WASHINGTON (Reuters) - The chairman of the U.S. House intelligence committee said on Tuesday that the evidence is "convincing, if not compelling" that the government of Syrian President Bashar al-Assad was behind the chemical weapons attack near Damascus this month.
Representative Mike Rogers, a Republican, said he has looked into the August 21 attack and spoken to U.S. government intelligence analysts and operators, but his committee did not receive a formal consultation from President Barack Obama's administration, despite the seriousness of the issue.
"I believe that evidence exists that is convincing, if not compelling, that the administration of Syria, the government of Syria, was involved in launching those attacks," Rogers told Reuters. "I do not believe that it was a single source person deciding to do it. I believe it came from the (Syrian) administration."
Rogers, whose committee oversees the U.S. intelligence community, said it would be very difficult to determine if Assad had ordered a chemical weapons attack, but such a move would likely involve at least his close associates.
"They have a very tight hold on their military. From what we know, historically, about how their chemical weapons units work, it is a fairly flat line to the office of the president in Syria. So there are not a lot of people that can intercede in that and make it happen," Rogers said.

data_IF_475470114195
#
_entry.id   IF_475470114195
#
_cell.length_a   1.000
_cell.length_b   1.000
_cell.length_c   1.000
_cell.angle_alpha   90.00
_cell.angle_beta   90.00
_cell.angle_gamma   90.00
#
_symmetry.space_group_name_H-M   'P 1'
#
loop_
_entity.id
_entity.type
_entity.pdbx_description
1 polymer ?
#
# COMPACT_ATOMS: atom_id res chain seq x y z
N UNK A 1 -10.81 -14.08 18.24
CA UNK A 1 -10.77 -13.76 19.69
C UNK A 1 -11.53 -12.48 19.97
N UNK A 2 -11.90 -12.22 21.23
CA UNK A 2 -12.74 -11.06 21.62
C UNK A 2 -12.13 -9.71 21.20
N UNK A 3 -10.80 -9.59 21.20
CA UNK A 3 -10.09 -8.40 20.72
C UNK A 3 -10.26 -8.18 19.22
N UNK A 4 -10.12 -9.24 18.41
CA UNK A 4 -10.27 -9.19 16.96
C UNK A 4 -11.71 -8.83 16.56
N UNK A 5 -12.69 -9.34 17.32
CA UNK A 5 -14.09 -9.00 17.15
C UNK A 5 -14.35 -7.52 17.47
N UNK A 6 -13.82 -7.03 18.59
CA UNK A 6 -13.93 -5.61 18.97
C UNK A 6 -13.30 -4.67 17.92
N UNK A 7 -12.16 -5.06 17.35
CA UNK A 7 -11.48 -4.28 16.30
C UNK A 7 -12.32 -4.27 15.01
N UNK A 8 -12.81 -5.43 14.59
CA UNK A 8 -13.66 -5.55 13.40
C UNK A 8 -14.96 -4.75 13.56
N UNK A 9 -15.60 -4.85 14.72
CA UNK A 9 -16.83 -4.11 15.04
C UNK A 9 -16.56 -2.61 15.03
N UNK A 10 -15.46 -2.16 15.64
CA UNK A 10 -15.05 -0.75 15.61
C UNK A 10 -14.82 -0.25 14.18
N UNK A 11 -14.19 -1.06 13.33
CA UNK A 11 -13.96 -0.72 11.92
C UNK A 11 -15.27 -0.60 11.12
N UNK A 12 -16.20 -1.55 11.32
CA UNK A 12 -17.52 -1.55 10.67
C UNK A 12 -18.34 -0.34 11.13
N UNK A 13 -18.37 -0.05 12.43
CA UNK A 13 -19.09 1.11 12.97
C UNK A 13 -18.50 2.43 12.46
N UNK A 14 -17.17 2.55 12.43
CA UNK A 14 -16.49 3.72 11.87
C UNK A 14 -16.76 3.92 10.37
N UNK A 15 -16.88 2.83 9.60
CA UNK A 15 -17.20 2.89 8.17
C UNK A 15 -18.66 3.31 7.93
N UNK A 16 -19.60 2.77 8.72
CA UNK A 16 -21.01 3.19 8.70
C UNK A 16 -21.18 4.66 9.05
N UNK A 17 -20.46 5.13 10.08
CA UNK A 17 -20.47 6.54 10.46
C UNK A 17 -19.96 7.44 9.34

The "direction has to come from a pretty small group of people connected to the president" for a chemical weapons attack, he said.
Rogers would not comment on any specific pieces of intelligence, nor on what type of chemical weapon is believed to have been used.
The White House said the options being considered to respond to the chemical weapons attack do not include the ouster of Assad. A U.S. intelligence report is expected to be released in coming days.
One of the options that Obama is weighing is cruise missile strikes against Syrian targets, officials have said.
Secretary of State John Kerry, in a forceful statement on Monday about chemical weapons use in Syria, said there was "additional information about this attack" and it was being compiled and reviewed.
Representative Adam Schiff, a Democrat on the House intelligence committee, said the administration may be waiting for more clinical analysis of tissue samples from the scene.
"It's clinical analysis of the tissue samples that have been gathered, it's the evidence that has been obtained by the U.N. team, and by some of the non-governmental organizations that are treating patients there - I think that's a big piece of what the administration is waiting on," Schiff said.
"We have obviously our own intelligence. We have the insights of our regional allies and their intelligence agencies, and a lot in the public domain in terms of these videos. But I think the piece that I haven't seen yet is the clinical piece," he told Reuters.
Rogers said he did not know what additional information Kerry was referring to.
"We do our own independent look, but I have had no formal consultations with the administration on what they are claiming now is new information. I have not had that," Rogers said.
"Informal status updates should not pass as consultation with Congress," he said. "Calling an individual member on an unsecure line - that doesn't count."
Additional reporting by Susan Cornwell; Editing by Stacey Joyce